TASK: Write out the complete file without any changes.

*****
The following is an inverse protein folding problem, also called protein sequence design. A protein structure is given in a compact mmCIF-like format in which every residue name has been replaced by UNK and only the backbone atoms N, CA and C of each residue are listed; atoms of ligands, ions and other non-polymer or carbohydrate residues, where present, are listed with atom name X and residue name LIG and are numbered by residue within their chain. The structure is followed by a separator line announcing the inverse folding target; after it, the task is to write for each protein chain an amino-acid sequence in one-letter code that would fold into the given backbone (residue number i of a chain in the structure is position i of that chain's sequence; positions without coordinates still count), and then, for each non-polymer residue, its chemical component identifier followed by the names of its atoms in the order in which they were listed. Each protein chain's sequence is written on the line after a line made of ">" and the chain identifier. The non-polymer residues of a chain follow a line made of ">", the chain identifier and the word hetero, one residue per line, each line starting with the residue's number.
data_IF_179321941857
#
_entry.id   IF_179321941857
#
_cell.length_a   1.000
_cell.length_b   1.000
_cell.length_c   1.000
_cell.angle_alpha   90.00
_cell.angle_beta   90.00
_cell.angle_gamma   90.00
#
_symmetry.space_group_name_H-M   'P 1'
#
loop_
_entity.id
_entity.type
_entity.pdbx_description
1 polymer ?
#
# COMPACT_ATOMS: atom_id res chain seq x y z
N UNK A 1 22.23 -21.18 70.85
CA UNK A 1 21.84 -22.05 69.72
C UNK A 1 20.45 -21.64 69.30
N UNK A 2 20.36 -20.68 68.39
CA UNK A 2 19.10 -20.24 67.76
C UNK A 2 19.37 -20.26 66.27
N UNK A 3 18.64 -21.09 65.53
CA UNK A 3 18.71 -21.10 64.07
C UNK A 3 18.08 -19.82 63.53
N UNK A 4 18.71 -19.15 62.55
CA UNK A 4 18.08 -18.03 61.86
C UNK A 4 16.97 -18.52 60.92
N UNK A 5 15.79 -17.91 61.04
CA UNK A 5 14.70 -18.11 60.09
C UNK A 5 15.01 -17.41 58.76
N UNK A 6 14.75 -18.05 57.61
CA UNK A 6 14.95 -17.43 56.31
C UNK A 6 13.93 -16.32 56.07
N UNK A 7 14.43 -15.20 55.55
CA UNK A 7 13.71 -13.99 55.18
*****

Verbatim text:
The following is an inverse protein folding problem, also called protein sequence design. A protein structure is given in a compact mmCIF-like format in which every residue name has been replaced by UNK and only the backbone atoms N, CA and C of each residue are listed; atoms of ligands, ions and other non-polymer or carbohydrate residues, where present, are listed with atom name X and residue name LIG and are numbered by residue within their chain. The structure is followed by a separator line announcing the inverse folding target; after it, the task is to write for each protein chain an amino-acid sequence in one-letter code that would fold into the given backbone (residue number i of a chain in the structure is position i of that chain's sequence; positions without coordinates still count), and then, for each non-polymer residue, its chemical component identifier followed by the names of its atoms in the order in which they were listed. Each protein chain's sequence is written on the line after a line made of ">" and the chain identifier. The non-polymer residues of a chain follow a line made of ">", the chain identifier and the word hetero, one residue per line, each line starting with the residue's number.
data_IF_179321941857
#
_entry.id   IF_179321941857
#
_cell.length_a   1.000
_cell.length_b   1.000
_cell.length_c   1.000
_cell.angle_alpha   90.00
_cell.angle_beta   90.00
_cell.angle_gamma   90.00
#
_symmetry.space_group_name_H-M   'P 1'
#
loop_
_entity.id
_entity.type
_entity.pdbx_description
1 polymer ?
#
# COMPACT_ATOMS: atom_id res chain seq x y z
N UNK A 1 22.23 -21.18 70.85
CA UNK A 1 21.84 -22.05 69.72
C UNK A 1 20.45 -21.64 69.30
N UNK A 2 20.36 -20.68 68.39
CA UNK A 2 19.10 -20.24 67.76
C UNK A 2 19.37 -20.26 66.27
N UNK A 3 18.64 -21.09 65.53
CA UNK A 3 18.71 -21.10 64.07
C UNK A 3 18.08 -19.82 63.53
N UNK A 4 18.71 -19.15 62.55
CA UNK A 4 18.08 -18.03 61.86
C UNK A 4 16.97 -18.52 60.92
N UNK A 5 15.79 -17.91 61.04
CA UNK A 5 14.70 -18.11 60.09
C UNK A 5 15.01 -17.41 58.76
N UNK A 6 14.75 -18.05 57.61
CA UNK A 6 14.95 -17.43 56.31
C UNK A 6 13.93 -16.32 56.07
N UNK A 7 14.43 -15.20 55.55
CA UNK A 7 13.71 -13.99 55.18